Why do we need Carbohydrates?

Carbohydrates are an ideal source of energy for our bodies because they are converted into Glucose far more easily than protein or fat!

Glucose is used in a number of ways – It is sent to the liver, the muscles store it as glycogen and it is used as fuel or sent to the fat tissue where it is used to help store fat.

It is incredibly important for energy, exercise, and brain power!

Finding the Balance

Getting too much Glucose can upset the balance of the blood sugar level, resulting in fluctuations in energy and mood! It is important to make sure we eat balanced meals containing protein and fat as well.

Types of Carbohydrate

These are the 3 types, some of which our bodies need more than others, but all play a part in the optimum health of our bodies.

  • Simple (aka sugar)
  • Complex (aka starch)
  • Non-Starch Polysaccharides (aka fibre!)

Simple Carbohydrates 

Simple Carbohydrates have a very basic structure and usually contain one or two units of sugar (glucose, fructose, and Galactose).

This is a fast release energy.

The energy can’t be released without specific vitamins and minerals.

Vitamin B is particularly important as the body can not use the carbohydrates without them.

Healthy Simple Carbohydrates

Healthy natural food contains vitamins, minerals and antioxidants and high levels of fibre that gives the body what it needs to function well. Examples of healthy simple carbohydrates include  –

  • Fruit
  • Honey
  • Date nectar
  • Fruit syrup
  • Molasses
  • Agave nectar
  • Maple syrup

These are healthy but are still simple and therefore should be used in moderation.

High Sugar Fruits

Be mindful with high sugar fruits because these can boost insulin too!

Higher sugar fruits include –

  • Dates
  • Grapes
  • Bananas
  • Mangoes
  • Apples
  • Pears
  • Plums

‘Unhealthy’ Simple Carbohydrates

‘Unhealthy’ Simple Carbohydrates can be helpful if an insulin spike is required. Otherwise, you may want to be very mindful about the amount you eat because they encourage the body to store fat.

Unhealthy Simple Carbohydrates:

  • Contain excessive sugar
  • Processes low-quality fats
  • Have a high energy density
  • Contain no vitamins or minerals
  • and adversely affect Insulin response and encourage fat storage

Complex Carbohydrates

Complex carbohydrates are often described as starch. They consist of many units of glucose all joined together in long, complicated branched chains. Once eaten these chains break down into glucose. The glucose is then absorbed into the bloodstream and either stored or metabolised correctly.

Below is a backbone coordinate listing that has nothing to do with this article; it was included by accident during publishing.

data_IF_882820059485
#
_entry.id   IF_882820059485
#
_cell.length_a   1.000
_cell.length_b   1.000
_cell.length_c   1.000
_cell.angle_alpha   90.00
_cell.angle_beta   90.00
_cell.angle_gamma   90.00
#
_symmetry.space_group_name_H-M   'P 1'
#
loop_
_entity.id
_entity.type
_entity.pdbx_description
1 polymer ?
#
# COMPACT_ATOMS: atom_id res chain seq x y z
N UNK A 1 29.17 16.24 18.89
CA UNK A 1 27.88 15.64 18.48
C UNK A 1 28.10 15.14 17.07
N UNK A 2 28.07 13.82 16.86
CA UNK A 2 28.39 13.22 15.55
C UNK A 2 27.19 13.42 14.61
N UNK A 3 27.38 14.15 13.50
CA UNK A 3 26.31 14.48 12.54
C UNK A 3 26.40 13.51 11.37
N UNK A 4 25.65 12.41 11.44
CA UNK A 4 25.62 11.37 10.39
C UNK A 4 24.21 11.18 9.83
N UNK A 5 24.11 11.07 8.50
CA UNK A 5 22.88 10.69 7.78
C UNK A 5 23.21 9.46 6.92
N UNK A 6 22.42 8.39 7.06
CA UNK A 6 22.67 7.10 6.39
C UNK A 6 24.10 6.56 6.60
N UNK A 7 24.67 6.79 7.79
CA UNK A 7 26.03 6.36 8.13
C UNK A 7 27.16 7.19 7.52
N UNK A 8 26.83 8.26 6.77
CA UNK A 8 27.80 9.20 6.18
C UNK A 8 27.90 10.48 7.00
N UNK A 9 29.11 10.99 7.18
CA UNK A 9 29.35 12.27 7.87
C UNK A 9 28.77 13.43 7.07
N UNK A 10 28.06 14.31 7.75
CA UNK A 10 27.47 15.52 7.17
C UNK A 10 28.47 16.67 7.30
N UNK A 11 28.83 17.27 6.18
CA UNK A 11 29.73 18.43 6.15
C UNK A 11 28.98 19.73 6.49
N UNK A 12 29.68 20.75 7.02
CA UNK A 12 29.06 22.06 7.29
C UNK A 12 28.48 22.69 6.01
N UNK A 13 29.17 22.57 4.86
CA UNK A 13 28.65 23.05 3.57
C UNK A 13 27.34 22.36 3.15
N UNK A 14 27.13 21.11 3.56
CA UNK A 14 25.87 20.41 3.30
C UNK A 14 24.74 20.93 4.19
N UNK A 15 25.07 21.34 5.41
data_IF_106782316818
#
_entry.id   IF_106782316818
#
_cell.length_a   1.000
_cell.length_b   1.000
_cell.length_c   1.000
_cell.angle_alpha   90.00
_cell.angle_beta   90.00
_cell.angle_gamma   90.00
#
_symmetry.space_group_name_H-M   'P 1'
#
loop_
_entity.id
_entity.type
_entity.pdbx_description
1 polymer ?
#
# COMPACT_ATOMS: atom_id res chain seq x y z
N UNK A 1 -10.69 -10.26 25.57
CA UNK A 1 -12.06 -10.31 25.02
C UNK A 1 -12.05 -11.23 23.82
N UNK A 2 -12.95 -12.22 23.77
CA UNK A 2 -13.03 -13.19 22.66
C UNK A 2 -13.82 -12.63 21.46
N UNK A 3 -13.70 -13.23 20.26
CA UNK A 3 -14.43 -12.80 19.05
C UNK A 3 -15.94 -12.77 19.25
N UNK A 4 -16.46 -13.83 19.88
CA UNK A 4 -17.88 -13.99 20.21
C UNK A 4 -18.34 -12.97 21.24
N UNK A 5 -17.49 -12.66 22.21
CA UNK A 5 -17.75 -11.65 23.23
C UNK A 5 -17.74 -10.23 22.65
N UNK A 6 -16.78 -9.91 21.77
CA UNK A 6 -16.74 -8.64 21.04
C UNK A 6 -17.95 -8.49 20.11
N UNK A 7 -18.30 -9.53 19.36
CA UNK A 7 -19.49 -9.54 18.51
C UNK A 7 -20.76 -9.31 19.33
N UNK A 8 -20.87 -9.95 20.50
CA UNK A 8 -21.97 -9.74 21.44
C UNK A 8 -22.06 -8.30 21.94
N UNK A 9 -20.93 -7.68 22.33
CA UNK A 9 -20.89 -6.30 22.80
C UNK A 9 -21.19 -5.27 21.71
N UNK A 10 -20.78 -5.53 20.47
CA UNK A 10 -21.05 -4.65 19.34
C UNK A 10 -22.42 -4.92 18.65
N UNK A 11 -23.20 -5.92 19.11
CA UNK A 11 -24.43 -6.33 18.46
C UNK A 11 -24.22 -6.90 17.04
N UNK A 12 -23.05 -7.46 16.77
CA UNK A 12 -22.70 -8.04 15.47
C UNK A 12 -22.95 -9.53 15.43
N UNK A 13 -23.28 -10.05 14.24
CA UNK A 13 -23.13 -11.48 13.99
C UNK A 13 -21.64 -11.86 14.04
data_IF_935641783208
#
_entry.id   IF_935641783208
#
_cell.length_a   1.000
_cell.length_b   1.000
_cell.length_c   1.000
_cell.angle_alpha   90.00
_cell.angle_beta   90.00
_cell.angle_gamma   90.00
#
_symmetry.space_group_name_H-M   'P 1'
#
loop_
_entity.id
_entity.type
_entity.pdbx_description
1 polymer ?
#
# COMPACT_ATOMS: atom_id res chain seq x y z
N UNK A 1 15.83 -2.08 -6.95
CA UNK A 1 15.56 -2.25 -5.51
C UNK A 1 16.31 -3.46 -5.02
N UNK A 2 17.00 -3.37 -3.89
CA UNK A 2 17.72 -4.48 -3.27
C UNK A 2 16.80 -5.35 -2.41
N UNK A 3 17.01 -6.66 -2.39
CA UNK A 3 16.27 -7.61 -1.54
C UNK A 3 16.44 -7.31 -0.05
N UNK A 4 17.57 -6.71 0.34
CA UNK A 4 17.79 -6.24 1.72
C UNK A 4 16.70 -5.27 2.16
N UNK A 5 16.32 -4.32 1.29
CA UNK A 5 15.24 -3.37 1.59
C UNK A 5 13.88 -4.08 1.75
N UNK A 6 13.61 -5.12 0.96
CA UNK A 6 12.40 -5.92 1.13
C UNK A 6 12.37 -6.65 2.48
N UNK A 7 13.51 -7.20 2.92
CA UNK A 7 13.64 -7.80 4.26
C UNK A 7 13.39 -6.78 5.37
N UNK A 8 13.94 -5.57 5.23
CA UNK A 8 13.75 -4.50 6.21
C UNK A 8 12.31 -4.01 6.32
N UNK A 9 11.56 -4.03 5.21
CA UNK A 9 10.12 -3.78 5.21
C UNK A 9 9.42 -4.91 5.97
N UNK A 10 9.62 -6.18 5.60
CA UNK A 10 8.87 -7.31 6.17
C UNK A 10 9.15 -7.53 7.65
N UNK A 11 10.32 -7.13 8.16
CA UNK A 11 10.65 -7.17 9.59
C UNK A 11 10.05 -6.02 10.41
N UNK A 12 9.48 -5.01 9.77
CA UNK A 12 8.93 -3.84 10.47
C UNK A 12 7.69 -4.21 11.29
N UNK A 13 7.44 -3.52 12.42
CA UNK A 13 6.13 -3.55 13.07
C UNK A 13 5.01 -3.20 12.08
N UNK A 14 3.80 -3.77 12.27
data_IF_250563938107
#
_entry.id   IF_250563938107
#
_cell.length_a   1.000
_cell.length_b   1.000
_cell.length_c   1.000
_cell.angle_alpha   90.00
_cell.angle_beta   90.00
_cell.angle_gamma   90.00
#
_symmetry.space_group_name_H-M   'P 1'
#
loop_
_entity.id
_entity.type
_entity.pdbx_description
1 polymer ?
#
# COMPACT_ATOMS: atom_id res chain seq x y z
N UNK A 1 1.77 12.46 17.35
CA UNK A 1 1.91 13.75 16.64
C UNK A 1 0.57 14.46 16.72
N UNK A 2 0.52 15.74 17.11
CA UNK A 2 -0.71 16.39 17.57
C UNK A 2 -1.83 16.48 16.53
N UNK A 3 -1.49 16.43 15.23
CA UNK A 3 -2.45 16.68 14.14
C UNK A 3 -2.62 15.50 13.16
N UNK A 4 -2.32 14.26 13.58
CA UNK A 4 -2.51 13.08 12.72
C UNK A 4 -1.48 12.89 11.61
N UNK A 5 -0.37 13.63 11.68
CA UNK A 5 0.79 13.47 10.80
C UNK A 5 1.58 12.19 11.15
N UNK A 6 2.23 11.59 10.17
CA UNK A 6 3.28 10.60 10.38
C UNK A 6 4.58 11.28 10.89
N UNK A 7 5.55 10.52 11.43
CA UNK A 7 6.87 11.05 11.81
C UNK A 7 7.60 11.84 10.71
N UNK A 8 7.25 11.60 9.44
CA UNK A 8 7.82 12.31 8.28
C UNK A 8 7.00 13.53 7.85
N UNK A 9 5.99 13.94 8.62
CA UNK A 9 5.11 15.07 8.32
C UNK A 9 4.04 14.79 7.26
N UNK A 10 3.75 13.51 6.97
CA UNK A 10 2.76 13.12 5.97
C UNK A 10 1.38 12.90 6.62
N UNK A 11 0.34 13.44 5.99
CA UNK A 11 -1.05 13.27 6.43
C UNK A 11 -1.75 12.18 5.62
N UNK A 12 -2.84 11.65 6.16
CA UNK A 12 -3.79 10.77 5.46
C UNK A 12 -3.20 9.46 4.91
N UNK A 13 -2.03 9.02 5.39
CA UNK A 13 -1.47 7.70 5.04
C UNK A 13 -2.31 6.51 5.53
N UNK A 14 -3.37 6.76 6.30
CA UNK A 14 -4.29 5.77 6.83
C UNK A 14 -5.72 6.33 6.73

Refined and Unrefined Complex Carbohydrates

Refined Carbohydrates

These are mainly ‘white’ processed products such as:

  • White Bread
  • White pasta
  • Cakes
  • Biscuits
  • Pastries
  • White rice
  • Rice cakes

They also have similar qualities to the ‘unhealthy simple carbohydrates’

  • contain excessive sugar (over 15g per 100g).
  • processed low-quality fats.
  • have high-energy density.
  • have no vitamins or minerals.
  • adversely affect Insulin response and encourage fat storage!

Again, these can be helpful if an insulin spike is required but otherwise these items are of little benefit to the body.

Unrefined Carbohydrates contain:

  • Fructose and glucose in varying amounts.
  • Antioxidants and Phytochemicals.
  • High levels of dietary Fiber.
  • Vitamins and minerals.
  • Traces of amino acids.

Examples include :

  • wholemeal or whole-grain products
  • whole-grain rice
  • vegetables
  • pulses
  • quinoa

Unrefined Carbohydrates and Fibre are the ones that we really want to use to make up 40% of our recommended intake.

Non-Starch Polysaccharides – Fibre

Fibre is an essential part of a healthy balanced diet and it is found in:

  • Fruits
  • Vegetables
  • Grains
  • Beans

It doesn’t provide energy but is vital for a healthy body because it aids the transportation of foods through the digestive system. There are two types of fiber.

Insoluble Fiber:

  • Unrefined wheat
  • Bran
  • Rye
  • Rice and most other grains
  • Fruit and vegetable Skins

Soluble Fiber:

  • Beans
  • barely
  • broccoli
  • prunes
  • apples
  • citrus fruits
  • oats

Conclusion

If it has been processed or refined it is likely that it will affect Insulin response and encourage fat storage!

Keep close to the ground!

Food produced by the earth rather than by man will contain vital ingredients to contribute to a healthy body and mind.

Intuitive Eating

Listen to your body and try to check in to see how you really feel after you have eaten!

Our eating habits and history differ dramatically and therefore so do our body’s and our goals!

Be intuitive, really listen to your body!

If you would like some personal guidance with your nutrition journey please contact me 

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